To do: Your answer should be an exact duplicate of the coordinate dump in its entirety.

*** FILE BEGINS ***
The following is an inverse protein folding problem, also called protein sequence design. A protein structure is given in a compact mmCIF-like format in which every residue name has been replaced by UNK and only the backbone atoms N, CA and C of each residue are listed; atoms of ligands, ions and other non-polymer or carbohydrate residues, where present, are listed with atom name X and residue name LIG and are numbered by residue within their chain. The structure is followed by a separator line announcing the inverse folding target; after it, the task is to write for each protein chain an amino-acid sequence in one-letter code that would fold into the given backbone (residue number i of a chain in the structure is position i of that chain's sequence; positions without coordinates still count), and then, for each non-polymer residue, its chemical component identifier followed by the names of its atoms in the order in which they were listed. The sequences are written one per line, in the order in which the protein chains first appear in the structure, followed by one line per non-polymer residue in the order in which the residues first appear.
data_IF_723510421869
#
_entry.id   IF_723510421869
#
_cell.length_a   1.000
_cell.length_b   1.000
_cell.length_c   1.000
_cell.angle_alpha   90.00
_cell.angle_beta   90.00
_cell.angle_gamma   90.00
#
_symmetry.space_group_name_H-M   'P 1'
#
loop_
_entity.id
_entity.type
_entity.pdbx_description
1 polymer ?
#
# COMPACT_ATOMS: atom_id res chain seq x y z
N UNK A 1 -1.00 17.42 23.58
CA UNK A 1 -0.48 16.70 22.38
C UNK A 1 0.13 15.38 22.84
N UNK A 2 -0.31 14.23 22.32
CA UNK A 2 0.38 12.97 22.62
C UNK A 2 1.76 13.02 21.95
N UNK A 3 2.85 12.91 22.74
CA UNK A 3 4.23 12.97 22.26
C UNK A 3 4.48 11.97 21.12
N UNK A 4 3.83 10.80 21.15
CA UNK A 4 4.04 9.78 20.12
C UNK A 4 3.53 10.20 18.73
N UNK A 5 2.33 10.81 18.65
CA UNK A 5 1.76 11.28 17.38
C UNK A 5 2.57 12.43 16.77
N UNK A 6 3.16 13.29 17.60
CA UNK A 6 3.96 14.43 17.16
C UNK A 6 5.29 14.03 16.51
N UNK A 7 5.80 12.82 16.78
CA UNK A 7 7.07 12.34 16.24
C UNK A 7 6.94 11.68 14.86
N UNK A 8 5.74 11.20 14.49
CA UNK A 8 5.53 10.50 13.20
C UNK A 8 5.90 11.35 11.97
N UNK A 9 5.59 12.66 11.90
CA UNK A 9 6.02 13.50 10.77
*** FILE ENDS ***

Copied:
The following is an inverse protein folding problem, also called protein sequence design. A protein structure is given in a compact mmCIF-like format in which every residue name has been replaced by UNK and only the backbone atoms N, CA and C of each residue are listed; atoms of ligands, ions and other non-polymer or carbohydrate residues, where present, are listed with atom name X and residue name LIG and are numbered by residue within their chain. The structure is followed by a separator line announcing the inverse folding target; after it, the task is to write for each protein chain an amino-acid sequence in one-letter code that would fold into the given backbone (residue number i of a chain in the structure is position i of that chain's sequence; positions without coordinates still count), and then, for each non-polymer residue, its chemical component identifier followed by the names of its atoms in the order in which they were listed. The sequences are written one per line, in the order in which the protein chains first appear in the structure, followed by one line per non-polymer residue in the order in which the residues first appear.
data_IF_723510421869
#
_entry.id   IF_723510421869
#
_cell.length_a   1.000
_cell.length_b   1.000
_cell.length_c   1.000
_cell.angle_alpha   90.00
_cell.angle_beta   90.00
_cell.angle_gamma   90.00
#
_symmetry.space_group_name_H-M   'P 1'
#
loop_
_entity.id
_entity.type
_entity.pdbx_description
1 polymer ?
#
# COMPACT_ATOMS: atom_id res chain seq x y z
N UNK A 1 -1.00 17.42 23.58
CA UNK A 1 -0.48 16.70 22.38
C UNK A 1 0.13 15.38 22.84
N UNK A 2 -0.31 14.23 22.32
CA UNK A 2 0.38 12.97 22.62
C UNK A 2 1.76 13.02 21.95
N UNK A 3 2.85 12.91 22.74
CA UNK A 3 4.23 12.97 22.26
C UNK A 3 4.48 11.97 21.12
N UNK A 4 3.83 10.80 21.15
CA UNK A 4 4.04 9.78 20.12
C UNK A 4 3.53 10.20 18.73
N UNK A 5 2.33 10.81 18.65
CA UNK A 5 1.76 11.28 17.38
C UNK A 5 2.57 12.43 16.77
N UNK A 6 3.16 13.29 17.60
CA UNK A 6 3.96 14.43 17.16
C UNK A 6 5.29 14.03 16.51
N UNK A 7 5.80 12.82 16.78
CA UNK A 7 7.07 12.34 16.24
C UNK A 7 6.94 11.68 14.86
N UNK A 8 5.74 11.20 14.49
CA UNK A 8 5.53 10.50 13.20
C UNK A 8 5.90 11.35 11.97
N UNK A 9 5.59 12.66 11.90
CA UNK A 9 6.02 13.50 10.77